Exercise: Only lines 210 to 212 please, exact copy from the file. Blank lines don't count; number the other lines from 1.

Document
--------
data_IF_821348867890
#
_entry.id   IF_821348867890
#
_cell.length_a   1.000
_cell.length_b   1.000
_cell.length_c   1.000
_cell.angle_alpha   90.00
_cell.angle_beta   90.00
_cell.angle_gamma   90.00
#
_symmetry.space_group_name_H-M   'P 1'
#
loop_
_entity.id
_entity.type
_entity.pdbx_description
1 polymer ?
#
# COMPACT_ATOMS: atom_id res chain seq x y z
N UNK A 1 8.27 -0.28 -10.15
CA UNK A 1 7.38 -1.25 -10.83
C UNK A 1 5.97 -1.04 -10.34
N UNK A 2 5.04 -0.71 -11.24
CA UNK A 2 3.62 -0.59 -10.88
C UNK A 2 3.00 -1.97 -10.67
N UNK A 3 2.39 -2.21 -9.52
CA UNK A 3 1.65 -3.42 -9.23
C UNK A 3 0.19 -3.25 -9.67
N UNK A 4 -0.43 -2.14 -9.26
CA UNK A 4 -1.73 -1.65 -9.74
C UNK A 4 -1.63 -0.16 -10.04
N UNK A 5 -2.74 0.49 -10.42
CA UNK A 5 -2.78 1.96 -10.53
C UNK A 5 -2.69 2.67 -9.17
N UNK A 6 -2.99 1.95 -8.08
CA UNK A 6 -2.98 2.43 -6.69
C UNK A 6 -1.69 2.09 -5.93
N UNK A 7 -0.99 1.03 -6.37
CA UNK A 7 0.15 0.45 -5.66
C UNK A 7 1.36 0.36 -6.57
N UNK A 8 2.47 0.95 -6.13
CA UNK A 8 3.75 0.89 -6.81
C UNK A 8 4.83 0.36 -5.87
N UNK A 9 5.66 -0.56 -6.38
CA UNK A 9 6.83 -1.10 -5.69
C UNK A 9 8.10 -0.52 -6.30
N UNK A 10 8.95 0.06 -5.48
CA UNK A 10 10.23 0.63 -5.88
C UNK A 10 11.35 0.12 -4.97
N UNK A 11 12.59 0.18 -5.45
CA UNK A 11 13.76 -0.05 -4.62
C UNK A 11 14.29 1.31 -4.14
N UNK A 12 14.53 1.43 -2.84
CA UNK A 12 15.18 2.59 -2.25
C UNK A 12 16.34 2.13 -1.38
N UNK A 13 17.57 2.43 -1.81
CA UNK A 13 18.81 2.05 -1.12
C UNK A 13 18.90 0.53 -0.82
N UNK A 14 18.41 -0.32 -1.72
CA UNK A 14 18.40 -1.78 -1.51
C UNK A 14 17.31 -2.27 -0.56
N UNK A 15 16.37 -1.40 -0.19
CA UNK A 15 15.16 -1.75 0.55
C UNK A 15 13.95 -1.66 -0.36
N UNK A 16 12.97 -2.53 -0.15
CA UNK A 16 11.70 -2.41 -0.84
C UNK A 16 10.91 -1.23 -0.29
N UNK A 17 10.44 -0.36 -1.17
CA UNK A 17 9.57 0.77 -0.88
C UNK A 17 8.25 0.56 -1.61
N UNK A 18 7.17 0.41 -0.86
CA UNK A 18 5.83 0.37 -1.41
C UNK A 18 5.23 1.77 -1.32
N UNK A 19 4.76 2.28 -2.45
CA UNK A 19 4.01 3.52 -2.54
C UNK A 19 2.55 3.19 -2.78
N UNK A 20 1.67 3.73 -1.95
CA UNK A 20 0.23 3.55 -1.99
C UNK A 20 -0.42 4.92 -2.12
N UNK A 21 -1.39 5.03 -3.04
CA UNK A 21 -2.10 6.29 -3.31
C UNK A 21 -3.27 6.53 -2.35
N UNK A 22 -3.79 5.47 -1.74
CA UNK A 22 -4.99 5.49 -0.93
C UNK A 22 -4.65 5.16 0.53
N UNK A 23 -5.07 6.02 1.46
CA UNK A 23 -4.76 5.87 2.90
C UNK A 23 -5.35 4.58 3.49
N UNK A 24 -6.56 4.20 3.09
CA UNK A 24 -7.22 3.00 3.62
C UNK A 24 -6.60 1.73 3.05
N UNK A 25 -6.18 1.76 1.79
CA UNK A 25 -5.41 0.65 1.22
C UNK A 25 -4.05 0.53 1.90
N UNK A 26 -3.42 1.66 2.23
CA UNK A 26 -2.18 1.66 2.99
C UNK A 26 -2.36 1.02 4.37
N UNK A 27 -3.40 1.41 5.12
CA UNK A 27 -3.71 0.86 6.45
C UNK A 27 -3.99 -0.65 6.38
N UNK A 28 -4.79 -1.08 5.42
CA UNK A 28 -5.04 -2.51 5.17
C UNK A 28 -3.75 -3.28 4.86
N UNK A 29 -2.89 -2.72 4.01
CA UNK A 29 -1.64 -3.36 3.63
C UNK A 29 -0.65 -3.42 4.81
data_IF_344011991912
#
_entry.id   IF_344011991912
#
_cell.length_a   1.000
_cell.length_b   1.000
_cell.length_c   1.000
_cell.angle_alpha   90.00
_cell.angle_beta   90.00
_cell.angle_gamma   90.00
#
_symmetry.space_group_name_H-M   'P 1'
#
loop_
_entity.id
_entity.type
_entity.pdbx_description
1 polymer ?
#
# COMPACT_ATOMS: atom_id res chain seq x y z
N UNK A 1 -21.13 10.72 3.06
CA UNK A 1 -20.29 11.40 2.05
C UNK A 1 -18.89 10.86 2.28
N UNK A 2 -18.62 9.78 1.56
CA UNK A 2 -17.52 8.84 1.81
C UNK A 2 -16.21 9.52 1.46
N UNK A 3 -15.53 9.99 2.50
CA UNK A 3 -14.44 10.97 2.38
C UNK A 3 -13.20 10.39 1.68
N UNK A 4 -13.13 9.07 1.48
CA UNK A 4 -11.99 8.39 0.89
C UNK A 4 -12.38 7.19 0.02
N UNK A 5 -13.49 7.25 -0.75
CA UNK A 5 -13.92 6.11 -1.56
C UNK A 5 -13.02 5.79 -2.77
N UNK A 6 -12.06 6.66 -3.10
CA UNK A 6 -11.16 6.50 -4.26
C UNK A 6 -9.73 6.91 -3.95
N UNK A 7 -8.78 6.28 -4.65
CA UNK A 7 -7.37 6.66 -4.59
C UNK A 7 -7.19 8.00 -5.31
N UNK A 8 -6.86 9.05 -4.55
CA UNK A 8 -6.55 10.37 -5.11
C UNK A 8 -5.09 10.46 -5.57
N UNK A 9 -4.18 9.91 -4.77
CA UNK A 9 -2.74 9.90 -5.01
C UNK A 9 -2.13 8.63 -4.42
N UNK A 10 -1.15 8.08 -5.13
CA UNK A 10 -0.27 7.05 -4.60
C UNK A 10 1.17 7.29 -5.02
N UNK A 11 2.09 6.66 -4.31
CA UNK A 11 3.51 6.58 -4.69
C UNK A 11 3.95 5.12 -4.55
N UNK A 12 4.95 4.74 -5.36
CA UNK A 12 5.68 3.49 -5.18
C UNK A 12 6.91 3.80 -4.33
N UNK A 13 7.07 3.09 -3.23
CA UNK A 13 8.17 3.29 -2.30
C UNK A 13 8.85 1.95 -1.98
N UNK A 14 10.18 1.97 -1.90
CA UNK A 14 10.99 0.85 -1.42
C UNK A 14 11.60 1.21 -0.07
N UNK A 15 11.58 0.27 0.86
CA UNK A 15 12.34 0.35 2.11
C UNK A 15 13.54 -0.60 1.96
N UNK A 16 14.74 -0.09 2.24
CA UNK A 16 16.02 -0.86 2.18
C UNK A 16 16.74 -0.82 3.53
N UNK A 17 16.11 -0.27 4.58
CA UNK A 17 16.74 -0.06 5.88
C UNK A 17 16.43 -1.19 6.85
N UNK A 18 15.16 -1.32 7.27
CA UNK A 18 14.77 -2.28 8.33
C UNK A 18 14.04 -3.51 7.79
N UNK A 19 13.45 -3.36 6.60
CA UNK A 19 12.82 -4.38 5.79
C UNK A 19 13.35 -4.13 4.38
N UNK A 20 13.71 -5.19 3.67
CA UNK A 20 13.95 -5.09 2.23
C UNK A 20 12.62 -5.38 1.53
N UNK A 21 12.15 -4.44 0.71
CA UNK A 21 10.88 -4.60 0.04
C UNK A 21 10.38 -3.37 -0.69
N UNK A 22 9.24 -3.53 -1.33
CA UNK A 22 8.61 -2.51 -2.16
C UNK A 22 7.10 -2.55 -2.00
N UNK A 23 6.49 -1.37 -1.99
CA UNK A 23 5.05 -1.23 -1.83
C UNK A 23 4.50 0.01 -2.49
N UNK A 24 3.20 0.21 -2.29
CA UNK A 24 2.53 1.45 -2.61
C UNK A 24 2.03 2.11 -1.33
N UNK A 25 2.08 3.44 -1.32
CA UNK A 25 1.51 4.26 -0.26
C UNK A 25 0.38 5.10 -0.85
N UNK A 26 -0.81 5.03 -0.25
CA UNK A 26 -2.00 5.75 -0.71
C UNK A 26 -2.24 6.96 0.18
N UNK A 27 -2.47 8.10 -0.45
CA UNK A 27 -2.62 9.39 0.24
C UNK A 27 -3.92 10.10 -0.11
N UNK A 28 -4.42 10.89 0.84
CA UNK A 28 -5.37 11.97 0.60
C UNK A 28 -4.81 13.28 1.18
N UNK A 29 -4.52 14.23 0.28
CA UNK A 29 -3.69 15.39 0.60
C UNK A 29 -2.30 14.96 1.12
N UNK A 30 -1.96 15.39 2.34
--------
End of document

CA UNK A 28 -5.37 11.97 0.60
C UNK A 28 -4.81 13.28 1.18
N UNK A 29 -4.52 14.23 0.28